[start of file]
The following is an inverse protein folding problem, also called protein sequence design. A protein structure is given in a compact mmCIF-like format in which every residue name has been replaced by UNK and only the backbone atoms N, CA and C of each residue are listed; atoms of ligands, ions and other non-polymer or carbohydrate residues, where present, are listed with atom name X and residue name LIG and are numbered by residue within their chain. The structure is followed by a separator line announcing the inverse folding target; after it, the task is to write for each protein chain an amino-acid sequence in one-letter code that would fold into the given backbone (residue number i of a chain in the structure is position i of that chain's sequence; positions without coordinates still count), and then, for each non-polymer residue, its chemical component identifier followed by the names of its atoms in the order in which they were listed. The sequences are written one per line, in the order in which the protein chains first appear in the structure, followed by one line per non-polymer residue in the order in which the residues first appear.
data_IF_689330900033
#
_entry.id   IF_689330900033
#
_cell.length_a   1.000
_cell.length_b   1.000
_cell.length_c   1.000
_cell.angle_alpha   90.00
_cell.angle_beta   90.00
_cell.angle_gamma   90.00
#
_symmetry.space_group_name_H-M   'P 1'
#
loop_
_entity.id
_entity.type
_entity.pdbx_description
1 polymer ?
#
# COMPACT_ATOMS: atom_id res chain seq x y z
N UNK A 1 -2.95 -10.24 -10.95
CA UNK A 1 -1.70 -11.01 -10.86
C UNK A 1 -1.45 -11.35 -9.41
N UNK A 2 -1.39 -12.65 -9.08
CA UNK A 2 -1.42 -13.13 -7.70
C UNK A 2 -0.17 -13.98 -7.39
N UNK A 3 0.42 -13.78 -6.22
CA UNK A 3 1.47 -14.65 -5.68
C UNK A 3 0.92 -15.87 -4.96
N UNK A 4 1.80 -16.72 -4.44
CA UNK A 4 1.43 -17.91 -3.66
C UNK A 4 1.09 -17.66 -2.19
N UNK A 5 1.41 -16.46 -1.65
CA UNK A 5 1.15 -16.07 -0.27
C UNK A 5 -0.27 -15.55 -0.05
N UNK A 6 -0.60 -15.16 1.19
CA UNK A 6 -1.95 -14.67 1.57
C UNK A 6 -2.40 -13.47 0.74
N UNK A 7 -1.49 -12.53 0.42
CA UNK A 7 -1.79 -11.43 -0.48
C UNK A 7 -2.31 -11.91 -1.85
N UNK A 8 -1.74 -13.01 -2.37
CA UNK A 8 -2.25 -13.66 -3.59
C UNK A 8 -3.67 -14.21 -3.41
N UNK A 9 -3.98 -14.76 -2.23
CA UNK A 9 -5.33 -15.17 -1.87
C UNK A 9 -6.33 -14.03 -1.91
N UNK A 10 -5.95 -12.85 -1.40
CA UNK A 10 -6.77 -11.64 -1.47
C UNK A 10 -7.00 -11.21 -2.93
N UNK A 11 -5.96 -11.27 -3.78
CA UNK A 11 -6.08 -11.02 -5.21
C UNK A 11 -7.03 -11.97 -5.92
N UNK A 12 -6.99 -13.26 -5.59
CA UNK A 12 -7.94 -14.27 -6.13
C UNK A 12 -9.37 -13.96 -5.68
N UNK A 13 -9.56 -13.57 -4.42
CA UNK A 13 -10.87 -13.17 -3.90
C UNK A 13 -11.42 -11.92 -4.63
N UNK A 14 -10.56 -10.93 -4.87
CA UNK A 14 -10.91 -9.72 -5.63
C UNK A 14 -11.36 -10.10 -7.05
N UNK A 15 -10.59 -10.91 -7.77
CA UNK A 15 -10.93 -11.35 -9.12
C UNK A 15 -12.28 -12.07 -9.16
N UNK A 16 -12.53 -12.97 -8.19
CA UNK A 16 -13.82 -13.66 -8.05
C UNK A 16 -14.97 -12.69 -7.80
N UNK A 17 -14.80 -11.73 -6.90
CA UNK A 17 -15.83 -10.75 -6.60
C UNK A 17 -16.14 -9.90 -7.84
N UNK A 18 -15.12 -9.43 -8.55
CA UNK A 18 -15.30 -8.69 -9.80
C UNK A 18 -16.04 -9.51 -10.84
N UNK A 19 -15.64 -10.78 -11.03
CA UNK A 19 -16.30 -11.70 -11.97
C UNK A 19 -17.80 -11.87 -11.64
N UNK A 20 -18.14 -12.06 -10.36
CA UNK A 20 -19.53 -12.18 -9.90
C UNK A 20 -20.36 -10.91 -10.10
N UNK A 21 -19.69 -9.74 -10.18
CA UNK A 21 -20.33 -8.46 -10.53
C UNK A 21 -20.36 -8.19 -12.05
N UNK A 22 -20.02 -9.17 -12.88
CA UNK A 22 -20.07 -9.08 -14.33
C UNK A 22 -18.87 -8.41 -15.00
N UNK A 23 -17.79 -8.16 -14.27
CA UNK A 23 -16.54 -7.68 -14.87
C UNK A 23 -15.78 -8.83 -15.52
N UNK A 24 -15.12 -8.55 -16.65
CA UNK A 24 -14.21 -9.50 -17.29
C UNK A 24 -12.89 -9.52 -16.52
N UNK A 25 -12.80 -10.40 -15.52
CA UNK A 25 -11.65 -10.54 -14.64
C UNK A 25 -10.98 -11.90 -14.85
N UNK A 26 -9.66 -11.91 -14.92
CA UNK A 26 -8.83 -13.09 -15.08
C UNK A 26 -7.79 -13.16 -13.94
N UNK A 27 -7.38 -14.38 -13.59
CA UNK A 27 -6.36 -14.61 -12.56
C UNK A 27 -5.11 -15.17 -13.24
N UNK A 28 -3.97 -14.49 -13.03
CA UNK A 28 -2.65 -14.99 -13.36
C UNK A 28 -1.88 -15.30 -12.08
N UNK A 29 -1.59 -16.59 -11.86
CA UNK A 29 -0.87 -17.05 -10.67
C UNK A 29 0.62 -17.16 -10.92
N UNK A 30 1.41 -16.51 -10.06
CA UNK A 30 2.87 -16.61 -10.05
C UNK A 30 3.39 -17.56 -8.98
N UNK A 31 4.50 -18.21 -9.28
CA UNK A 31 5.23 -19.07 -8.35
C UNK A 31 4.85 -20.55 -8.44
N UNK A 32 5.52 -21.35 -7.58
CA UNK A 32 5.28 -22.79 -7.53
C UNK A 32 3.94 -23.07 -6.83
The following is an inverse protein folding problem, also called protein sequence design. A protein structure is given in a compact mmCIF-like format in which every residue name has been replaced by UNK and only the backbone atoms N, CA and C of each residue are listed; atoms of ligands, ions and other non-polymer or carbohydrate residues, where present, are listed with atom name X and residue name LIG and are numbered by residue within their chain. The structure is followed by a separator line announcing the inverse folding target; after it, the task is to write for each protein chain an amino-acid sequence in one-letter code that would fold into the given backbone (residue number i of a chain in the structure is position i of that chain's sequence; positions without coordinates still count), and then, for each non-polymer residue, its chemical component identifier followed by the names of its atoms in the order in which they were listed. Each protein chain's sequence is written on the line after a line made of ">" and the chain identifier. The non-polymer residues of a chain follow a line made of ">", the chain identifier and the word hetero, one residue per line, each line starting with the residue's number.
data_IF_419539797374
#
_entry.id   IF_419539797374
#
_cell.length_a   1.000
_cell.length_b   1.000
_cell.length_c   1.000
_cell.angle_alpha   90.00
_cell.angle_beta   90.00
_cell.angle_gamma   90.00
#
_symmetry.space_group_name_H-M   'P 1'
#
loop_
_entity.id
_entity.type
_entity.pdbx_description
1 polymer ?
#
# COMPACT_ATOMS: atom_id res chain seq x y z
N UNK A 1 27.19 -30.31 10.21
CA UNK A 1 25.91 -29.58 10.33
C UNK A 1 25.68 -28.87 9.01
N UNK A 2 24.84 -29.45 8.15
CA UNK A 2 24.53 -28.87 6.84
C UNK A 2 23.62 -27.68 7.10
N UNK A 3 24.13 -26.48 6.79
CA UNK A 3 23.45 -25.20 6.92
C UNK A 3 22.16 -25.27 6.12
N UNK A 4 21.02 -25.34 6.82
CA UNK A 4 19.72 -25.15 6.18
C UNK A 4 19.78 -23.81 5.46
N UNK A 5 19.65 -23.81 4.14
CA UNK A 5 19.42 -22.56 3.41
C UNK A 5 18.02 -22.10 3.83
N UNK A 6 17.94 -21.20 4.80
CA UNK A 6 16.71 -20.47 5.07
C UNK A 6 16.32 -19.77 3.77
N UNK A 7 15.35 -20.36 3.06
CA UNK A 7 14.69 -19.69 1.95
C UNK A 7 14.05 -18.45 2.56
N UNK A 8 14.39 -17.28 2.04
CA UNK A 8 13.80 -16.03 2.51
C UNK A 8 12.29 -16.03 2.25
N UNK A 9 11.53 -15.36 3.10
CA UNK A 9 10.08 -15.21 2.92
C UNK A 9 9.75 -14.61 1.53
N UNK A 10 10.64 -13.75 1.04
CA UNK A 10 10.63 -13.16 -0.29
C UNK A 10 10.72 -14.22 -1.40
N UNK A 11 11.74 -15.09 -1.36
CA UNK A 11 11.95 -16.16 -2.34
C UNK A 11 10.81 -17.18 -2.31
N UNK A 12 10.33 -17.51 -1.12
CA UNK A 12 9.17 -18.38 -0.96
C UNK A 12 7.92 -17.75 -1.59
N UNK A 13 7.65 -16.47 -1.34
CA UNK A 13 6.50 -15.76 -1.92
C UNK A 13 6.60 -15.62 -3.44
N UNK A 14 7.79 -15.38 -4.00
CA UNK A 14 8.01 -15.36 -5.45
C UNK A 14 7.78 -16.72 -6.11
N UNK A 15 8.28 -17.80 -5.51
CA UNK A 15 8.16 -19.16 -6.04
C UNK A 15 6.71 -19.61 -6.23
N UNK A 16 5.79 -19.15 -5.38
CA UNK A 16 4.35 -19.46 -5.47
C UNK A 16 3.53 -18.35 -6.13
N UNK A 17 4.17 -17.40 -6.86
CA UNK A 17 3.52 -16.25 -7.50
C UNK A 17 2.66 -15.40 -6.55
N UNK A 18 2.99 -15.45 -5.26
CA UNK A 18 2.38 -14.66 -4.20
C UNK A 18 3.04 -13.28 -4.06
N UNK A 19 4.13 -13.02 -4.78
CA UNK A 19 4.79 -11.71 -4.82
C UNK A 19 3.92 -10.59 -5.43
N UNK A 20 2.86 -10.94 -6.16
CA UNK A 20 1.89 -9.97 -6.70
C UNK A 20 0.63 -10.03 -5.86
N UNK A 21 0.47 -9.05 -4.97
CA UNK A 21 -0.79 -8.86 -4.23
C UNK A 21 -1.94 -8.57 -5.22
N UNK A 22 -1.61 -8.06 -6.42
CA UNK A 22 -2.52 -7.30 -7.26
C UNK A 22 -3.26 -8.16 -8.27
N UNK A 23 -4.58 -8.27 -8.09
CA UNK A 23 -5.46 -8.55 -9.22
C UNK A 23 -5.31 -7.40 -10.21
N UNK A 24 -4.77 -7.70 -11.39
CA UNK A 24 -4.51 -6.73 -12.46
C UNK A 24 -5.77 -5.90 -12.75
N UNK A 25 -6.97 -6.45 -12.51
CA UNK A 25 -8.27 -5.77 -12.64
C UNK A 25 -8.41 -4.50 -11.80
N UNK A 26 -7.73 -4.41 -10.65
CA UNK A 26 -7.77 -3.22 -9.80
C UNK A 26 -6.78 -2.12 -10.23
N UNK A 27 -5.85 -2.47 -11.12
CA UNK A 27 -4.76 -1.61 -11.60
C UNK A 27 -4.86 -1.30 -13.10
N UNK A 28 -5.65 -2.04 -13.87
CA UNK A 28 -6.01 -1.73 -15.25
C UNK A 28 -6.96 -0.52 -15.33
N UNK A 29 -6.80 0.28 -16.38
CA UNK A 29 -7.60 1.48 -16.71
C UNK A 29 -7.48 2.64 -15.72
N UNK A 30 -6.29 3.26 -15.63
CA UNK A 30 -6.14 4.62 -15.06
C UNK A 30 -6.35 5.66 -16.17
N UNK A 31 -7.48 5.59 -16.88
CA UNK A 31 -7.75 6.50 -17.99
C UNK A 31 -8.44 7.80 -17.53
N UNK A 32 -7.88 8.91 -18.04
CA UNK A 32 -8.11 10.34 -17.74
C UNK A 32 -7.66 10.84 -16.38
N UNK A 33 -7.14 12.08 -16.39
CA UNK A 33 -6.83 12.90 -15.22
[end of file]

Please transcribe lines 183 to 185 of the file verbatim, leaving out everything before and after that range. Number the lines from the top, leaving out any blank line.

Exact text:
C UNK A 15 6.71 -19.61 -6.23
N UNK A 16 5.79 -19.15 -5.38
CA UNK A 16 4.35 -19.46 -5.47